It is summer and for many of us the time when we pack a suitcase and take a trip. If so, you may be on to something that has life-long benefits. According to recent research, spending money on experiences and travel is more likely to bring you and your family lasting happiness than spending money on material goods. Think about it: only a few days after purchasing a shirt, a watch or new electronic gadget, the thrill starts to fade. Per researchers at Cornell University, people "adapt" quickly to the novelty of a new physical object – whereas creating an experience or a trip continues to bring joy long after the event is over.
The other day I watched a replay of the 1970’s movie Grease on TV with the hit song “Summer Nights”. Much to my kids’ dismay, I couldn’t stop singing the catchy refrain “Summer days driftin’ away” over and over. Although this popular song appears quite fun and innocent, it’s amazing how many of the themes of love, exploration and adolescence are enshrined in it and still current today. Around the globe, summertime means less structure and more freedom for many young people. Being out of school and regular supervision can lead to situations where teens spent hours on screens, have irregular sleep hours, or get dehydrated from significant sun exposure. During the summer, teens are also at increased risk for experimenting with alcohol and drugs, having a motor vehicle accident, drowning or other injury. Here are some quick tips for parents to help kids stay safe:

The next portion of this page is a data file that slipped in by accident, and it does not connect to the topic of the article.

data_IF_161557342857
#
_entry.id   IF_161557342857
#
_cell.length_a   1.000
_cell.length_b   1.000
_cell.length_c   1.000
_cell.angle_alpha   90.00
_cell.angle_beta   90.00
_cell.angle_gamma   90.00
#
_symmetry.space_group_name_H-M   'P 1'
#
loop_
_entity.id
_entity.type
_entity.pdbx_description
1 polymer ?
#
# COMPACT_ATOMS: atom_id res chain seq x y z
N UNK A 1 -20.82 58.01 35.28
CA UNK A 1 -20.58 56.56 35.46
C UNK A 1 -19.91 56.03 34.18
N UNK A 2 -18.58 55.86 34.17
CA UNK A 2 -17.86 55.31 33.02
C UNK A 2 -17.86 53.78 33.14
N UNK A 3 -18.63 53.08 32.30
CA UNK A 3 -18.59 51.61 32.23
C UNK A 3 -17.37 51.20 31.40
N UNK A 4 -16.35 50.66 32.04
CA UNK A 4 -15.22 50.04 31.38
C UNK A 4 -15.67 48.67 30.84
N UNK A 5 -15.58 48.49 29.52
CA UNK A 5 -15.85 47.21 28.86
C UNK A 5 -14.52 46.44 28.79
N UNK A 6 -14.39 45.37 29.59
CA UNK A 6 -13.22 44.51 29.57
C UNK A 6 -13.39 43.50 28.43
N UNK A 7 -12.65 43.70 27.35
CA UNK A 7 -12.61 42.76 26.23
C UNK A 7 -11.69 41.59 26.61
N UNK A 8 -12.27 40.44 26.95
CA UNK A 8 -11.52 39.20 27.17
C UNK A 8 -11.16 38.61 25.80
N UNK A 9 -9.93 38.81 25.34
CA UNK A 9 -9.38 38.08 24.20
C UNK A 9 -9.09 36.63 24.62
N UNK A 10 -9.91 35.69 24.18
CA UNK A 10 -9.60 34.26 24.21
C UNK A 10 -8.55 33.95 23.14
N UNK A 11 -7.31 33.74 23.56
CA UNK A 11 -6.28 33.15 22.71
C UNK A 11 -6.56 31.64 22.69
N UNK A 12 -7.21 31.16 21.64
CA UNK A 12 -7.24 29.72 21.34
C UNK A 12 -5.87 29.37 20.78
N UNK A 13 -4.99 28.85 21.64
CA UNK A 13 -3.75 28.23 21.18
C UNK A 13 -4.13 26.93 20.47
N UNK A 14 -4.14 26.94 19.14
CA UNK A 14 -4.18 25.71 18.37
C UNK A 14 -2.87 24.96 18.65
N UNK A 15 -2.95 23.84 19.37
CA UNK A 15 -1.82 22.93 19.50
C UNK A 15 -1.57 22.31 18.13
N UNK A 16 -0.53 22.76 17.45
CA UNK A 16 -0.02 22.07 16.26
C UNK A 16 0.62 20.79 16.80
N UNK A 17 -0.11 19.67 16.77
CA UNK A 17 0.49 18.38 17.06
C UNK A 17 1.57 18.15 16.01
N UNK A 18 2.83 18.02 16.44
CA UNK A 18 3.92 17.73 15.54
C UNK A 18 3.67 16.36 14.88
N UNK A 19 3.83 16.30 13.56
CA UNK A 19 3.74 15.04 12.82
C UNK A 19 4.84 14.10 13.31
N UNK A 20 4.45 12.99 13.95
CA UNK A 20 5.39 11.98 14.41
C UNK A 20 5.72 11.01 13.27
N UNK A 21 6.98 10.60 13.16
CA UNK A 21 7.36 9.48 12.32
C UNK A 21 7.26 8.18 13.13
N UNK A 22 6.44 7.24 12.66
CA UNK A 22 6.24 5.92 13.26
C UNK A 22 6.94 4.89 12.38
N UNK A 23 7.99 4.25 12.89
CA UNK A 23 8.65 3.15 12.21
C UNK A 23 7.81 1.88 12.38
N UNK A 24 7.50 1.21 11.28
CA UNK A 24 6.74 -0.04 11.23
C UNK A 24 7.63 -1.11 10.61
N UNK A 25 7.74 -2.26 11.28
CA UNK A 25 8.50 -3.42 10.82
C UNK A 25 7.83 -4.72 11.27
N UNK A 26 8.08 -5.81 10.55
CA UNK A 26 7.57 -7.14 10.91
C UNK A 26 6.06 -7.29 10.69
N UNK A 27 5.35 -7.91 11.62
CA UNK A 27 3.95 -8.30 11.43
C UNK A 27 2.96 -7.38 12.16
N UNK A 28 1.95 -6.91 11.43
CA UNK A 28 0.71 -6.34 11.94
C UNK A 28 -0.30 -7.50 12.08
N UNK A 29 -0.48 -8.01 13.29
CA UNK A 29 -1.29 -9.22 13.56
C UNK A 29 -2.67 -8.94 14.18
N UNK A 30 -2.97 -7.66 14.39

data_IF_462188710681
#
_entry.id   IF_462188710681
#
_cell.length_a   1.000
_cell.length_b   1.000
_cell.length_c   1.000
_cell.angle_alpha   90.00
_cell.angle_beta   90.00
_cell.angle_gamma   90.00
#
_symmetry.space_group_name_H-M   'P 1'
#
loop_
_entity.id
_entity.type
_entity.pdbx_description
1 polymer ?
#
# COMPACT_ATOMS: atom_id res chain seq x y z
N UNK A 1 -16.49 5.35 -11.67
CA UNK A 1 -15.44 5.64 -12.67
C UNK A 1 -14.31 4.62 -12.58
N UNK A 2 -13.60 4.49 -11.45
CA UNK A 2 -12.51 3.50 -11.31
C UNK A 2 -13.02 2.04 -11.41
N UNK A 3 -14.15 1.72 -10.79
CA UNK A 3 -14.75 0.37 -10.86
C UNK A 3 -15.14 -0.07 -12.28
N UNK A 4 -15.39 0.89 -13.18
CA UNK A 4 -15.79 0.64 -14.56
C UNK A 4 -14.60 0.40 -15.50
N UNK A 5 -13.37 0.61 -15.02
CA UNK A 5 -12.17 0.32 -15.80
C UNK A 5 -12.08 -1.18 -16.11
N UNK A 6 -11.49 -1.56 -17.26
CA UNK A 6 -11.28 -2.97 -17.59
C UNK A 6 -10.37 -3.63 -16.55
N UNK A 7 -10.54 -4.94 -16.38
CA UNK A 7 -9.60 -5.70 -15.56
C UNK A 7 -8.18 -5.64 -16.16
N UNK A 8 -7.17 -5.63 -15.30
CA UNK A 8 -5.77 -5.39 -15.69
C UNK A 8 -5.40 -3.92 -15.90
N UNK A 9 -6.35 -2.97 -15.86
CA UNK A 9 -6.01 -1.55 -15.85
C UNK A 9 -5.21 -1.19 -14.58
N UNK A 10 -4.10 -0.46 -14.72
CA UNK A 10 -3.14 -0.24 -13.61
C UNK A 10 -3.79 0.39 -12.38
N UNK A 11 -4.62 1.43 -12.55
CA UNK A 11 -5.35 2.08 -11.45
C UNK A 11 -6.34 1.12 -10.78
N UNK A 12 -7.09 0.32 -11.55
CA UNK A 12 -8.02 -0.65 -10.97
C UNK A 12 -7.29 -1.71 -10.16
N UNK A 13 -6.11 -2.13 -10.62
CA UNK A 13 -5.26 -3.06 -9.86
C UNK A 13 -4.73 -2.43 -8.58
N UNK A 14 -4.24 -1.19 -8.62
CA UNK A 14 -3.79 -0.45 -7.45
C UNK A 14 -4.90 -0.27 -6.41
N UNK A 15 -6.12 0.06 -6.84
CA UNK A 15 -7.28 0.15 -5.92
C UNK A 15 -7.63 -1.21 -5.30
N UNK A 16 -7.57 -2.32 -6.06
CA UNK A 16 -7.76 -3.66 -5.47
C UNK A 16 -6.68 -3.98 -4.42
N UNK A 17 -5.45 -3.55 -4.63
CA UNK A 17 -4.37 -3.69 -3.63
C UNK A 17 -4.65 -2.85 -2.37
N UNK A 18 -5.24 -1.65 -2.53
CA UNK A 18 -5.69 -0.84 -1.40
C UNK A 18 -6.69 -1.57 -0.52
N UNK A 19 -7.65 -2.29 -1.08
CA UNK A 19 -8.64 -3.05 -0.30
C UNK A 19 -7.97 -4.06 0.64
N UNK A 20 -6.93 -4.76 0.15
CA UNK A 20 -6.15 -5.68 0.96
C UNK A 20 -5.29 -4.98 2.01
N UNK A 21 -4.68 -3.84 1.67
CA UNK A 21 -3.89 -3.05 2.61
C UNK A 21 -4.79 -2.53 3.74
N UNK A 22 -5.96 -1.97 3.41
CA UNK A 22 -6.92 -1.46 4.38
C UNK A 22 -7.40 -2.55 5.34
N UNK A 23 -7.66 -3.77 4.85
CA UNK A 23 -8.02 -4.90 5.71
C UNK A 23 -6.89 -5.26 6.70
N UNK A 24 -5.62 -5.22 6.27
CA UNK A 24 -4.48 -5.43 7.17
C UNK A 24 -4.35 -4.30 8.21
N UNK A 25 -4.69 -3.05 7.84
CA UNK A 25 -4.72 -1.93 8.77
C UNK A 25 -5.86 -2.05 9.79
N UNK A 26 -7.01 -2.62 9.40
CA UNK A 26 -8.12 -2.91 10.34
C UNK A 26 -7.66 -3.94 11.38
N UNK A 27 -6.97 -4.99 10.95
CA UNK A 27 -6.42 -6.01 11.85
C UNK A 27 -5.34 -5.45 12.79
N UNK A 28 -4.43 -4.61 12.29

My 14-year-old daughter recently became a vegetarian after a visit to a farm with her school. Her classmates shared stories of how animals are killed, and she chose to stop eating meat for ethical reasons. She has also been sleeping more than usual during the summer holidays, waking up very late in the mornings. How can we help her eat healthy? Are the long sleep times and change in diet related?
K.F., Hastings on Hudson, NY, USA.
It is June. Exam and graduation time for many students around the world. In the Netherlands, our adopted home country, it is also the month when one of my favorite Dutch traditions occurs: graduating high school students hang flags on their houses together with their school bags to celebrate passing their exams and moving on in life. It takes a global village to raise a child, and I love that this rite of passage is celebrated in such a public way.
How many of us adults (or teens) actively embrace rejection or failure? Most of us try as hard as possible to avoid mistakes, particularly big, public ones. What if we risked trying something with the knowledge that failure was a distinct possibility and continued to try on a regular basis? That’s what 29-year social entrepreneur, global poverty ambassador and TEDx speaker, Caleb Meakins did in creating a 40-day challenge to try something new every day and probably fail.
I am ugly, stupid, ___ (fill in the blank). When is the last time you heard that nagging voice in the back of your head? We can all be incredibly hard on ourselves. With constant exposure to social media, pressure to fit into a peer group, demands from parents and coaches, and other stressors, teens nowadays are particularly vulnerable to being self-critical.
How many of you have moved from country to country (or even within a country) or have kids that moved from place to place growing up? Do you have parents that were born outside of your home country or a spouse from a different community or background? As evidenced by an ongoing survey we are conducting of cross-cultural teens and parents experiencing moves, transition, different cultures, languages and religions can be challenging for kids but equally so for adults.